Education Policy | Post Primary | Preschool | Primary | Tertiary | Search

 

Kiwis agree - give teachers what they need

Polling over recent months shows 89% of Kiwis want more money spent on education, ahead of other issues.

This fourth poll since March shows continuing high public support for increased Government spending in education and strong agreement that primary and secondary school teachers need a pay rise. New survey questions show strong support for reduced class sizes and more time for planning, preparation and assessment.

NZEI Te Riu Roa and PPTA jointly commissioned the survey* and are buoyed by the strong public support and understanding of the issues facing the sector.

Other key findings:
• Teachers need more time for planning, preparation and assessment (79% agree this is the case for both primary and secondary teachers)
• Class sizes should be reduced (78% agree this is the case for primary schools and 76% agree this is the case for secondary schools)
• More needs to be done to support students with additional needs (91% agree).
• There is a shortage of teachers (91% agree this is the case for primary teachers and 88% agree this is the case for secondary teachers)
• Teachers need a pay rise (85% agree this is the case for primary teachers and 84% agree this is the case for secondary teachers)
• Teachers are bogged down in administration and this is getting in the way of them teaching (79% agree this is the case for primary teachers, 77% agree this is the case for secondary teachers)
• Since March, more people believe that schools are struggling or in crisis (47% described primary schools in this way in November, up from 34%; while 42% described secondary schools in this way in November, up from 36%)
• Since March, fewer people agree that a pay rise will boost teacher numbers (from 82% agreeing in March down to 76% in November). NZEI and PPTA attribute this to a growing awareness that the issues around teaching are not just over pay, but include working conditions, such as long hours and large classes.



NZEI President Lynda Stuart said the year-long campaign by primary teachers and principals clearly resonated with the public, who shared members' concerns about the growing teacher shortage.

"This survey shows that the public backs us and they want the Government to prioritise spending to ensure that every child in every classroom has a great, well-supported teacher. Parents engage constantly with teachers about their children's learning and understand the urgency of turning this crisis around.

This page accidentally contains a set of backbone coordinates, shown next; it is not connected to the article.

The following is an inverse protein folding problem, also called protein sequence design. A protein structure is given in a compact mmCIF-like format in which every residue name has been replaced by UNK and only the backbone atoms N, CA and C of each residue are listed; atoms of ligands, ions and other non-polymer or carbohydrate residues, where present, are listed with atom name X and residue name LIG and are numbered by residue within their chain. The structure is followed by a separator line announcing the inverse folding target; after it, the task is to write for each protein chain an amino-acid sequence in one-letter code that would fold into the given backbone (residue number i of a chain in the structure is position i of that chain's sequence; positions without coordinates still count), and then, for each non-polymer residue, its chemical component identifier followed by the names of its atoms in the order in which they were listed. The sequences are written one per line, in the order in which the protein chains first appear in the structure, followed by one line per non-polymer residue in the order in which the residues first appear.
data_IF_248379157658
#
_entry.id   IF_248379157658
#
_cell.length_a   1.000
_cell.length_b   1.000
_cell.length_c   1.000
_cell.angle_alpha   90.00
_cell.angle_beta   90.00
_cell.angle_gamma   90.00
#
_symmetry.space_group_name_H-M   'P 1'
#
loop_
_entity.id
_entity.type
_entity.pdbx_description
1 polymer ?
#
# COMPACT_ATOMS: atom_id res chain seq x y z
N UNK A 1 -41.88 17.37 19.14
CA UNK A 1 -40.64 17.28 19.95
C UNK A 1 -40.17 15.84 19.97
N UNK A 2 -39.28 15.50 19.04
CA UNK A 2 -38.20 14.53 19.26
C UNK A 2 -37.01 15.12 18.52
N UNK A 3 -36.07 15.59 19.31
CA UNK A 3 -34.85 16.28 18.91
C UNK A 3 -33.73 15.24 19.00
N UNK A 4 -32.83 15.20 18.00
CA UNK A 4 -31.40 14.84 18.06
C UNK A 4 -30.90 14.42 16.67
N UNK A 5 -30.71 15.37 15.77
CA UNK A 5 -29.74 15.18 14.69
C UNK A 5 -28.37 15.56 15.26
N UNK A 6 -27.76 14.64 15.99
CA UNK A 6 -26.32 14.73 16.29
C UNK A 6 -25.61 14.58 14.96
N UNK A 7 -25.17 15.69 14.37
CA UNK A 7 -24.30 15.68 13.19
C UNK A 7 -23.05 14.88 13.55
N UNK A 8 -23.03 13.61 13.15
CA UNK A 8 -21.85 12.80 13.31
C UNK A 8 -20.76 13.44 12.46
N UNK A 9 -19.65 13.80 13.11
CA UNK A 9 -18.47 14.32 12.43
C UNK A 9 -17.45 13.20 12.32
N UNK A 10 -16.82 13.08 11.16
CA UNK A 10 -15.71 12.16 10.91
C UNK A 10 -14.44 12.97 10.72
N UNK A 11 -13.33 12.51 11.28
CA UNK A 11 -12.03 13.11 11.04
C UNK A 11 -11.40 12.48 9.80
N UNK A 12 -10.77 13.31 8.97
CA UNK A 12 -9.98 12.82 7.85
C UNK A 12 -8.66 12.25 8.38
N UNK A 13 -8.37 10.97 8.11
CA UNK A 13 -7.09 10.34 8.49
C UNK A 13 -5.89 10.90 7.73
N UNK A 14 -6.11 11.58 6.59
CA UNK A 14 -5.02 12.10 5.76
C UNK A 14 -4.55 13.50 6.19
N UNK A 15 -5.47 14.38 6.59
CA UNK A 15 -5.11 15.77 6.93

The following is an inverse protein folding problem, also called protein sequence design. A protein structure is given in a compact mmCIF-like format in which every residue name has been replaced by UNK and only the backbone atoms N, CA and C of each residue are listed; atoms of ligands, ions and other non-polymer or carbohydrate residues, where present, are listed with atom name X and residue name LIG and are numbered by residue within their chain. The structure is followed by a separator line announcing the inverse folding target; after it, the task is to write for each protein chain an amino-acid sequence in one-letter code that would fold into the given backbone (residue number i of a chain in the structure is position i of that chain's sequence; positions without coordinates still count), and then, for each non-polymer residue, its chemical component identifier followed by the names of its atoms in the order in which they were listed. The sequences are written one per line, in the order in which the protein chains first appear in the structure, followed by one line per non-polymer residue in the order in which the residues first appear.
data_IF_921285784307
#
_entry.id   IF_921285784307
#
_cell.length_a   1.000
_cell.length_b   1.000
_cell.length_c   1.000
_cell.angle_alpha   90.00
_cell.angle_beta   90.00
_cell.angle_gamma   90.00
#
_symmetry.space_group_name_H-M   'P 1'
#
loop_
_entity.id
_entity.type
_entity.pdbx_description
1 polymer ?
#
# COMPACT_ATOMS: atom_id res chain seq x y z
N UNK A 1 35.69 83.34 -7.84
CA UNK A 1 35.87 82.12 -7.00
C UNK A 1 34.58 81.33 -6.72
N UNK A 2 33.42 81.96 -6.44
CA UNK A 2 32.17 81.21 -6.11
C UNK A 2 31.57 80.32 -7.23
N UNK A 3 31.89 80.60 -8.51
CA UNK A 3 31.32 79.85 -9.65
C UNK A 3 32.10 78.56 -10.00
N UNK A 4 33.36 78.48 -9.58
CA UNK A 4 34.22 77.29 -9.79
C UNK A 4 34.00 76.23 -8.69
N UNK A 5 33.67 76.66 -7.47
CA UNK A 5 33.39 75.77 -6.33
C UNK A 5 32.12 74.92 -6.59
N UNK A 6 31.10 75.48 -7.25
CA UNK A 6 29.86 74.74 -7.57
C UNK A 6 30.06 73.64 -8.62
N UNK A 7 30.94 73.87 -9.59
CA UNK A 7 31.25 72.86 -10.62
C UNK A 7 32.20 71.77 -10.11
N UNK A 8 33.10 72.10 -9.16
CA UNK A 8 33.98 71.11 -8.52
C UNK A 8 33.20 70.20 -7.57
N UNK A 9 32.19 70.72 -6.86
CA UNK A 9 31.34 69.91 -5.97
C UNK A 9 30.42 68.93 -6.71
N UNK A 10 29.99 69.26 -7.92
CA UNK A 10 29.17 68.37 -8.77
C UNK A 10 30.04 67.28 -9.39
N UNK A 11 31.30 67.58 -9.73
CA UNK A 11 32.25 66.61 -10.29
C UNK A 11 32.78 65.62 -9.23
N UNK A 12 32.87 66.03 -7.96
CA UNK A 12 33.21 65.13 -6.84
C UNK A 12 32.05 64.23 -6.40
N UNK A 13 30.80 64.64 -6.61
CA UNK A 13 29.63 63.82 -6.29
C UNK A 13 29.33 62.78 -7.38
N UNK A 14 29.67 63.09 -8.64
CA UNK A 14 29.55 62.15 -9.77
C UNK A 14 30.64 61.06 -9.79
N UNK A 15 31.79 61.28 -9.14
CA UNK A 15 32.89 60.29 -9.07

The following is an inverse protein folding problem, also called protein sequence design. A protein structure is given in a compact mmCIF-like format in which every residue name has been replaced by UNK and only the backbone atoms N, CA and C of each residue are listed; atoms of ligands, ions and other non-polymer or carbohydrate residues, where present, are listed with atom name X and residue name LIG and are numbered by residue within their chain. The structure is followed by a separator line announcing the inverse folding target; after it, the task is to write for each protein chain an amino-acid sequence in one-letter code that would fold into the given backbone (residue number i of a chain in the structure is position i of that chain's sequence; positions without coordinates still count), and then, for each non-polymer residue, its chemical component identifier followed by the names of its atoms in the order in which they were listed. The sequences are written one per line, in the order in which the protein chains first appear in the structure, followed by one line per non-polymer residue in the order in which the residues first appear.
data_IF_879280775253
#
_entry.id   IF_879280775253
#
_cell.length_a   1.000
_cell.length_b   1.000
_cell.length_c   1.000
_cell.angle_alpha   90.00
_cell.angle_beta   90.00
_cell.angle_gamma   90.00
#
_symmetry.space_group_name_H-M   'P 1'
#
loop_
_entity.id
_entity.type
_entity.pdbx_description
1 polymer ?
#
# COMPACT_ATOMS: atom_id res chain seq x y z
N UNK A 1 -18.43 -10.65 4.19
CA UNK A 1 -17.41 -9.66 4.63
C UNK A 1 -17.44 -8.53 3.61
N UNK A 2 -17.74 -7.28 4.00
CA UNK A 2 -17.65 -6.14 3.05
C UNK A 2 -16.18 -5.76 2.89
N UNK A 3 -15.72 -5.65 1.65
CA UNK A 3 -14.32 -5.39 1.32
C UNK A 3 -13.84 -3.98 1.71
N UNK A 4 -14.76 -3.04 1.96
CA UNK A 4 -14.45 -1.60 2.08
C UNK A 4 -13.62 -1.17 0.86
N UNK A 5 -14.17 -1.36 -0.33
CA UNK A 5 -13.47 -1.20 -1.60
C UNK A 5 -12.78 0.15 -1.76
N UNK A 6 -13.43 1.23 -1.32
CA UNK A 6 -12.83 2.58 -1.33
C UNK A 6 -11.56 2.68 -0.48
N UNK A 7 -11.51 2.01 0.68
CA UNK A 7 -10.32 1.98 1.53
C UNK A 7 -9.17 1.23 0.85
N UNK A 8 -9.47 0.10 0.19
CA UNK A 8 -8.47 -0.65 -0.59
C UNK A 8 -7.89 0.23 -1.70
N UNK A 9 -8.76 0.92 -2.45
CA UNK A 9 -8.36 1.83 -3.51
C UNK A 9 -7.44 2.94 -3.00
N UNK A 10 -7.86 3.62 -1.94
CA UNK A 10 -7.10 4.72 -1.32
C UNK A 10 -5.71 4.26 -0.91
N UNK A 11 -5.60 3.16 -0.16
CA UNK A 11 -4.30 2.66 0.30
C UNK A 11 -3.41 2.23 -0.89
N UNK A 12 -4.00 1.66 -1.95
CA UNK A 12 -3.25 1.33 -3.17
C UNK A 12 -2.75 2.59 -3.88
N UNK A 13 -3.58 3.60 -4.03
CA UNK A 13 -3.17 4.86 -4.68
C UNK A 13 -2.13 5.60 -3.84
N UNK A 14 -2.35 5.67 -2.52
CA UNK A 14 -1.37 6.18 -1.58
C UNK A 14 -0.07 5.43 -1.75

"Parents know that quality public education for our children is at stake, and we need action to ensure a viable teaching workforce into the future," she said.

PPTA President Jack Boyle said, “New Zealanders know how important a quality education is; for their children and for society as a whole. This survey gives me heart – tamariki, whānau, teachers and communities are on the same page – we all want an education system that can support enough teachers to provide a great education for everyone.”

“PPTA urges the government to do the right thing for New Zealand kids, and spend the money needed to deal to teachers shortages, excessive workloads and give every teacher the time to teach.”


© Scoop Media

 
 
 
Culture Headlines | Health Headlines | Education Headlines

 

Scoop Review Of Books: Flying High - The Photography of Lloyd Homer

For 35 years, Lloyd Homer took over 100,000 photos for the New Zealand Geological Survey (now known as GNS), his cameras taking him to many of the most spectacular and remote corners of New Zealand.. More>>

Beating Aussies 52-51: Silver Ferns Win Netball World Cup

It's the first time New Zealand has lifted the World Championship trophy in 16 years and marks an impressive turnaround for the Ferns after last year's fourth place finish at the Commonwealth Games. More>>

ALSO:

DOC Alert: Penguins Ignore Police, Return To Sushi Shop

Department of Conservation rangers are on high alert for 'penguin call-outs' after they've been spotted waddling around Wellington. Yesterday the little blue penguins had to be removed from under a sushi store near the Wellington railway station, not once - but twice. More>>

Baldwin St's Steep Decline: Welsh Town Beats Dunedin For Steepest Street

Harlech, a sleepy town set in the hills of North Wales, boasts a beautiful seaside, a 13th century castle and stunning panoramic views. But the town can now add something else to the list - Harlech is officially the home of the world’s steepest street. More>>

ALSO:

 
 
 
 
 

LATEST HEADLINES

  • CULTURE
  • HEALTH
  • EDUCATION
 
 
  • Wellington
  • Christchurch
  • Auckland